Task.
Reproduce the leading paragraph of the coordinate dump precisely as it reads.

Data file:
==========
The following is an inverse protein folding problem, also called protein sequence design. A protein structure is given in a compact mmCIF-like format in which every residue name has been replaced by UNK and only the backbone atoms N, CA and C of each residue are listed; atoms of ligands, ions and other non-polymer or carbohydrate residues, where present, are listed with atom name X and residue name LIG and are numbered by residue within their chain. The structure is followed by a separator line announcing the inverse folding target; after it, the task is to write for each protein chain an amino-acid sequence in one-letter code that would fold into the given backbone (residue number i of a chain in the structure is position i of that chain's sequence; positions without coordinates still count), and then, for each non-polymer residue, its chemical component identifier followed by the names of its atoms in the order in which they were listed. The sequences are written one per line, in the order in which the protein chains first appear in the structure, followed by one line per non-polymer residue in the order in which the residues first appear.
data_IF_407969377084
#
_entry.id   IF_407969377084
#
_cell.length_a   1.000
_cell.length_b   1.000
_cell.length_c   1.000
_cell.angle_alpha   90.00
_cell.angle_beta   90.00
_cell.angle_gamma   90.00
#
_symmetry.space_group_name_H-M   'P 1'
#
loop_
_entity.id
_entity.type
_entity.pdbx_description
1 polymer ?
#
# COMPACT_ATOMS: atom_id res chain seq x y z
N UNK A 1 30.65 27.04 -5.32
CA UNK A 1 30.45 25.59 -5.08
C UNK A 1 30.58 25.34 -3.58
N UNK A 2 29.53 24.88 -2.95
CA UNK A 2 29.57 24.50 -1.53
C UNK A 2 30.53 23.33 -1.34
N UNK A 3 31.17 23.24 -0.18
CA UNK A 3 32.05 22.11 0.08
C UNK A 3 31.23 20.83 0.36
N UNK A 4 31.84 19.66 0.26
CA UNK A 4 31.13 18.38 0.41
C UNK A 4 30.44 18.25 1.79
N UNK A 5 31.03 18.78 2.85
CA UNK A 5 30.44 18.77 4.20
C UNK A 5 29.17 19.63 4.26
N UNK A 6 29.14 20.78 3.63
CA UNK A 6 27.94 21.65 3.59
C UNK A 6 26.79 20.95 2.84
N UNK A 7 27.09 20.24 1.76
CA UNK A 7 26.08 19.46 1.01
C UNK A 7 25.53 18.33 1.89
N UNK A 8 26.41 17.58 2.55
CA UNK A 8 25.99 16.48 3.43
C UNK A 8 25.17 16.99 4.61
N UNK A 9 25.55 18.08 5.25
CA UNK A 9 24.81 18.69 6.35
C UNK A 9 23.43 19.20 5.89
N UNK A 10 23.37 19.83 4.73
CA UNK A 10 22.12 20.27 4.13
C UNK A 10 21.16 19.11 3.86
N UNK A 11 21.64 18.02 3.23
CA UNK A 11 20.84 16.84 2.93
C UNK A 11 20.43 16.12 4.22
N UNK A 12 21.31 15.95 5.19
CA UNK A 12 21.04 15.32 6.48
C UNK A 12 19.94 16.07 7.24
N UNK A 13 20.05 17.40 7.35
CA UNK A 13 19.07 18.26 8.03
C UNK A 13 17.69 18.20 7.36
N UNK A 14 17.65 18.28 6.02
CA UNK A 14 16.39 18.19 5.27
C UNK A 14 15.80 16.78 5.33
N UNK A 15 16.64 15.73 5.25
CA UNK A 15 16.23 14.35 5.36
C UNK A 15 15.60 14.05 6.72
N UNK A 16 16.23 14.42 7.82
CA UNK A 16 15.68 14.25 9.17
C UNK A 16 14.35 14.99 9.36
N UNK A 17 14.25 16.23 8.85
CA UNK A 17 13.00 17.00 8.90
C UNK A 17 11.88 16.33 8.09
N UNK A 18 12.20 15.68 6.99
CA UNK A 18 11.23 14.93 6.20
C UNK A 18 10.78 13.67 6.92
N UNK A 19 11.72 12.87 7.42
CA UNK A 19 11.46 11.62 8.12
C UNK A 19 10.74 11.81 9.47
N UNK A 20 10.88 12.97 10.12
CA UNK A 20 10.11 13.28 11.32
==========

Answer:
The following is an inverse protein folding problem, also called protein sequence design. A protein structure is given in a compact mmCIF-like format in which every residue name has been replaced by UNK and only the backbone atoms N, CA and C of each residue are listed; atoms of ligands, ions and other non-polymer or carbohydrate residues, where present, are listed with atom name X and residue name LIG and are numbered by residue within their chain. The structure is followed by a separator line announcing the inverse folding target; after it, the task is to write for each protein chain an amino-acid sequence in one-letter code that would fold into the given backbone (residue number i of a chain in the structure is position i of that chain's sequence; positions without coordinates still count), and then, for each non-polymer residue, its chemical component identifier followed by the names of its atoms in the order in which they were listed. The sequences are written one per line, in the order in which the protein chains first appear in the structure, followed by one line per non-polymer residue in the order in which the residues first appear.